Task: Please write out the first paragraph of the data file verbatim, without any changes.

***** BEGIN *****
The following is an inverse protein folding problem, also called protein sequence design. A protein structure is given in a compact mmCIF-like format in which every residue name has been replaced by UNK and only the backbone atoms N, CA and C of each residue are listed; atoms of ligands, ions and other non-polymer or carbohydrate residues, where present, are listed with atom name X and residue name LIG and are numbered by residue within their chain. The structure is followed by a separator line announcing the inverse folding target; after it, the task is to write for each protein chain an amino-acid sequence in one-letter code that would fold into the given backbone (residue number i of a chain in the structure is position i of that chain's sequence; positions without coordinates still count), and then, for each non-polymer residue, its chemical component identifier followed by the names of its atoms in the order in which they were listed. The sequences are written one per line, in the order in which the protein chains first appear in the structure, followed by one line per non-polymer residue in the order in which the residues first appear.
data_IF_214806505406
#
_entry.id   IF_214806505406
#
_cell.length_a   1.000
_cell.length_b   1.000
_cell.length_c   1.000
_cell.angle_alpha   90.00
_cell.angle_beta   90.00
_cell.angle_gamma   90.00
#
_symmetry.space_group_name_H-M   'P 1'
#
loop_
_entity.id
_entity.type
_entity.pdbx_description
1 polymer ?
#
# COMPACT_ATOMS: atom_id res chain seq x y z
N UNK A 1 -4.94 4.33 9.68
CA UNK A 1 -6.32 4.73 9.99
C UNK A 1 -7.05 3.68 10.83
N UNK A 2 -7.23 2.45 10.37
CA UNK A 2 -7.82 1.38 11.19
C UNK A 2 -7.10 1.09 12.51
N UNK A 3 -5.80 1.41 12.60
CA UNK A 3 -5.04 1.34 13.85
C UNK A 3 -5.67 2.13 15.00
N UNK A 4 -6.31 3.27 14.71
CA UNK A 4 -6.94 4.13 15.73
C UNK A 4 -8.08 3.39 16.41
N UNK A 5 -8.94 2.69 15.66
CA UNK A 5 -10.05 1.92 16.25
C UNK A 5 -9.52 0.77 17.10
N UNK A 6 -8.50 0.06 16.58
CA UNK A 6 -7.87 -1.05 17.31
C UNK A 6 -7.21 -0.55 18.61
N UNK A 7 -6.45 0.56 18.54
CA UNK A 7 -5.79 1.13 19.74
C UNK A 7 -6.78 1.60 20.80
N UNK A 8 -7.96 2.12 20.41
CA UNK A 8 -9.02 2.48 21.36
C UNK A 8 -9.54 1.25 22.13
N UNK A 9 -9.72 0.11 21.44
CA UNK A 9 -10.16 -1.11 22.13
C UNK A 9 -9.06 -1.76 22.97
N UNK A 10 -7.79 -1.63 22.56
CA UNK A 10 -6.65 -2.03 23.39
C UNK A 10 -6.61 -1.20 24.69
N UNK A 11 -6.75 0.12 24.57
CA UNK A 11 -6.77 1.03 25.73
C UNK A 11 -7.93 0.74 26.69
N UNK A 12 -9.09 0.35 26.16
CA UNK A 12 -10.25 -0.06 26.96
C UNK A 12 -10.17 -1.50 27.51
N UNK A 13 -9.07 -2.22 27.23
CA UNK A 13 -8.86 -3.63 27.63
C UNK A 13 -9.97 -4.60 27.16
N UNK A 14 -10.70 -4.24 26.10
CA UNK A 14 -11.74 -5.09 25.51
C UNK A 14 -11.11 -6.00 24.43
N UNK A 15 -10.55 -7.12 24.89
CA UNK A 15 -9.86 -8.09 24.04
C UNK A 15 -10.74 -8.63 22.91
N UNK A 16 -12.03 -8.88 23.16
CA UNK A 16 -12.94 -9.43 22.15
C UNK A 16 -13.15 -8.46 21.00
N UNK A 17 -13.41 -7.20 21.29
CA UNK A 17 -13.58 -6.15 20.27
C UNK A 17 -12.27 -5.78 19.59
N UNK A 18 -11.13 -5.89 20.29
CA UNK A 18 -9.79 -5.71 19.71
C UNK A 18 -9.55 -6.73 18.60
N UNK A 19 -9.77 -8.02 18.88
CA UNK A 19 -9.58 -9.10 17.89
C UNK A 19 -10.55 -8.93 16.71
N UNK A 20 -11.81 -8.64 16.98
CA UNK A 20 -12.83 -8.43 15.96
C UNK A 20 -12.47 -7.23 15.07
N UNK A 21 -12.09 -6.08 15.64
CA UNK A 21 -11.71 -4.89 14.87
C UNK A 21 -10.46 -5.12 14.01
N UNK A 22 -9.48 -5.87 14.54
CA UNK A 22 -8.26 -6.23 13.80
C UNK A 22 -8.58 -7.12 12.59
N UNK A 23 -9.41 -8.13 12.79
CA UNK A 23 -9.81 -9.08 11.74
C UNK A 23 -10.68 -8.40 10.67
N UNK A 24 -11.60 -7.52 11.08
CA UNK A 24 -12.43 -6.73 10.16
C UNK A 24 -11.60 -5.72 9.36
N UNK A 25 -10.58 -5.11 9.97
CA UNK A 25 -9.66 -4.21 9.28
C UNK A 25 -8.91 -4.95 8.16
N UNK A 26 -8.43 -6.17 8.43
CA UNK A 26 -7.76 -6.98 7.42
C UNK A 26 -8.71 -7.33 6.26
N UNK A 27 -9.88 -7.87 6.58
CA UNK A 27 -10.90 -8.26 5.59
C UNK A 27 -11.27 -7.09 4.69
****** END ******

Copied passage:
The following is an inverse protein folding problem, also called protein sequence design. A protein structure is given in a compact mmCIF-like format in which every residue name has been replaced by UNK and only the backbone atoms N, CA and C of each residue are listed; atoms of ligands, ions and other non-polymer or carbohydrate residues, where present, are listed with atom name X and residue name LIG and are numbered by residue within their chain. The structure is followed by a separator line announcing the inverse folding target; after it, the task is to write for each protein chain an amino-acid sequence in one-letter code that would fold into the given backbone (residue number i of a chain in the structure is position i of that chain's sequence; positions without coordinates still count), and then, for each non-polymer residue, its chemical component identifier followed by the names of its atoms in the order in which they were listed. The sequences are written one per line, in the order in which the protein chains first appear in the structure, followed by one line per non-polymer residue in the order in which the residues first appear.